Although you will find numerous pleasant gardens around the district, add a visit to Belvis Park to your itinerary. It is a beautiful green space to enjoy a little quiet time, and provides some splendid views across the district.

Accommodation is reasonable across all areas, from the usual Airbnb and hostels to self-catering apartments and modern boutique hotels.


4. Campus Universitario Sur, a popular place to stay with nature lovers

Campus Universitario Sur – a popular place to stay with nature lovers

The origins of the prestigious University of Santiago date back to the 15th century.

However, it wasn’t until 1929 that work began to expand and upgrade the urbanised southern campus area of La Alameda Park: Providing additional high-quality student accommodation, parks, gardens, statues, monuments, fountains and waterways for students, lecturers, locals and visitors to enjoy.

One such statue is named ‘As Marias‘ and depicts two sisters, apparently suffering some form of psychological disorder, who used to run after the students around the campus to play with them.

So loved were they by both students and locals, that after their death, a statue was commissioned and placed in the park in their memory. It is said to be the third most photographed attraction in Santiago de Compostela.

The area encompasses Paseo da Alameda, Robledo de Santa Susana and Paseo da Ferradura. With an increasingly crowded city, it was also decided Campus Universitario Sur would become a new, green garden city on the edge of Santiago.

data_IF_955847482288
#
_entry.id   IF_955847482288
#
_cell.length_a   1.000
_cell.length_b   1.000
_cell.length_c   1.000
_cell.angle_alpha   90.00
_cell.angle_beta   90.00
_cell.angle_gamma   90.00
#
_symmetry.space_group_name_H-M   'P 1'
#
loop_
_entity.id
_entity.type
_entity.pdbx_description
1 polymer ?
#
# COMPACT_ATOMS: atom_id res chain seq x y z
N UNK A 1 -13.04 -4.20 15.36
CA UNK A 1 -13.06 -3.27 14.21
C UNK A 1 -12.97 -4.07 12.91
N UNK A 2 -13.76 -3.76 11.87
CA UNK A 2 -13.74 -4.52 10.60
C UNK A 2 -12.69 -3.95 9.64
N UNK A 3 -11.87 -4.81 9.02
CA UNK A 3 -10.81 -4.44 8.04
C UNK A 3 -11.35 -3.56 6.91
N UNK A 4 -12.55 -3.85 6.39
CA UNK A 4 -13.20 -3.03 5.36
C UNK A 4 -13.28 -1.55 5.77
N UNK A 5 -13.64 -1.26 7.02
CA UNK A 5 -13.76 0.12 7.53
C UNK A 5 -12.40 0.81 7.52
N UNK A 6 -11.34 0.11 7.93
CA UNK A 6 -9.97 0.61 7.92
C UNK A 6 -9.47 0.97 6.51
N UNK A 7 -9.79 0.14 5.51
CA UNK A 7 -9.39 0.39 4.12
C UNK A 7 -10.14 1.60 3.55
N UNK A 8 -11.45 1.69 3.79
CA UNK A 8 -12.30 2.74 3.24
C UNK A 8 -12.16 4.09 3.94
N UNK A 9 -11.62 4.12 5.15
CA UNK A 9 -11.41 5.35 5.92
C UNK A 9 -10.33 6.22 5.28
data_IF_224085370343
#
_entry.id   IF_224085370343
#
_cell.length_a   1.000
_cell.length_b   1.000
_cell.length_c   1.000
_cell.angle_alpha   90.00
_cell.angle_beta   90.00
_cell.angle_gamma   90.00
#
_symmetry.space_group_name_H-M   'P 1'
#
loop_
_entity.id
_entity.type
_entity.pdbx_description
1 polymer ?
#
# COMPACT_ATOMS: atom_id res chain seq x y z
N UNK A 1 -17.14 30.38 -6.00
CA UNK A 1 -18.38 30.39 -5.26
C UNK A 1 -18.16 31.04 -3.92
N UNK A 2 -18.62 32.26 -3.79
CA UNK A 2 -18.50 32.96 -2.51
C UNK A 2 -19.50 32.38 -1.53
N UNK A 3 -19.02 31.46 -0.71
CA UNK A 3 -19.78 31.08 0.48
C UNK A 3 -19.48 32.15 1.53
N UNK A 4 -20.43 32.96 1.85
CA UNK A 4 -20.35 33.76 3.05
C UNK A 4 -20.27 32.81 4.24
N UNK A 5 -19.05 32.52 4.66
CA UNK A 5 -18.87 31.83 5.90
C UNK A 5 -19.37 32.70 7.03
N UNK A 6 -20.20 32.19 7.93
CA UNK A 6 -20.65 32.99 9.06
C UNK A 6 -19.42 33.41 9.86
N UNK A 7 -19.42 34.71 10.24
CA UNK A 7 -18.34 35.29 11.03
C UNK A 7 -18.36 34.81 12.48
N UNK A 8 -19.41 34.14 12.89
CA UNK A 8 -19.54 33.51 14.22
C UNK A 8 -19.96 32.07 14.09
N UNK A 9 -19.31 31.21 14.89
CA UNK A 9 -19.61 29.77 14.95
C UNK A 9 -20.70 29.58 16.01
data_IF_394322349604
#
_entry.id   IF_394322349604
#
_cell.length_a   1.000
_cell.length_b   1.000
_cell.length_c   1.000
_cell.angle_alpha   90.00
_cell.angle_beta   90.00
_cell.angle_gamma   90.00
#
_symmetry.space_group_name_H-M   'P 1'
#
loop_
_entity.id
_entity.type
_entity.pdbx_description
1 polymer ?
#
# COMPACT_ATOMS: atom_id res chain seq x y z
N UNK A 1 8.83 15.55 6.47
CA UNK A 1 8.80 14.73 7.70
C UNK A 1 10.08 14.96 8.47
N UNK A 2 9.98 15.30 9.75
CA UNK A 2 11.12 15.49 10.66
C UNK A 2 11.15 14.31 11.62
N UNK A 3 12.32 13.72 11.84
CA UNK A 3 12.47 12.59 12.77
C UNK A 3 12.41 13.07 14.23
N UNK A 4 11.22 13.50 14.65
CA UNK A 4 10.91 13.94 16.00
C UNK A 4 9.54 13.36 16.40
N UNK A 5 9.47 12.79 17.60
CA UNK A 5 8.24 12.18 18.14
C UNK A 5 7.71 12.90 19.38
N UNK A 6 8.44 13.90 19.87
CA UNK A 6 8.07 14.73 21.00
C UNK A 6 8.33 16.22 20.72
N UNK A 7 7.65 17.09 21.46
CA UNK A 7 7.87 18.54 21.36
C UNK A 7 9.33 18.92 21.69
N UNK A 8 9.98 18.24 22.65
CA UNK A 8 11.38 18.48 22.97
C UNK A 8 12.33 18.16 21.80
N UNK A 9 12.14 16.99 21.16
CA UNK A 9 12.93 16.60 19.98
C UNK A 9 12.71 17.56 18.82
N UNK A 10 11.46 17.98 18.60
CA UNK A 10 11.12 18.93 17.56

One of the big pluses of Alameda park/campus is not just its flora and fauna, but some of the stunning views of the cathedral and old town district available from the numerous viewpoints.

You can also enjoy the Sarela River Walk, which meanders through the surrounding countryside and over old stone bridges around the park area.

Accommodation on the campus is limited, although there is a student/visitor hotel available, and a number of student rooms.

If you’re interested in a cheap stay at Santiago de Compostela university campus, enquires need to be addressed to the University’s accommodation department.

Nonetheless, accommodation around the borders of the campus, although not that plentiful, is also well priced and often cheaper than the old town or city centre.


5. Campus Universitario Norte, where to stay in Santiago de Compostela in a pretty, tranquil area

Campus Universitario Norte – a pretty, tranquil area to stay in Santiago de Compostela

Although Santiago University’s southern campus area dates back to the late 1920s, it wasn’t until the 1980s that work started on upgrading the northern campus area.

Wide open spaces of beautifully laid out parks and walkways combine with modernist architecture, designed by top architects of their time.

It is becoming an increasingly popular place for tourists to stay in Santiago de Compostela when they realise the city’s old town area is just a few minutes walk away.

Some of the more avant-garde buildings around the campus include the Dolmen New Millennium; and the Galicia Auditorium, designed by Spanish architect Julio Cano Lasso and opened in 1988.

In the same area, you will also find the Parque de la Música, with its views of the cathedral towers, and the San Martin Pinario and San Francisco convents as you stroll the grounds.

In Vista Alegre Park is the Museum of Natural History, with its collection of skeletons, fossils and other exhibits of the natural world. While just a five-minute walk will find you at the Centre for Contemporary Art (Centro Galego de Arte Contemporánea).

If however, you have a greater love of culture, nature and the countryside than you do for architecture, you must visit Monte de Deus. Known by the locals as ‘The mountain of God, ‘ it is one of the area’s highest viewpoints.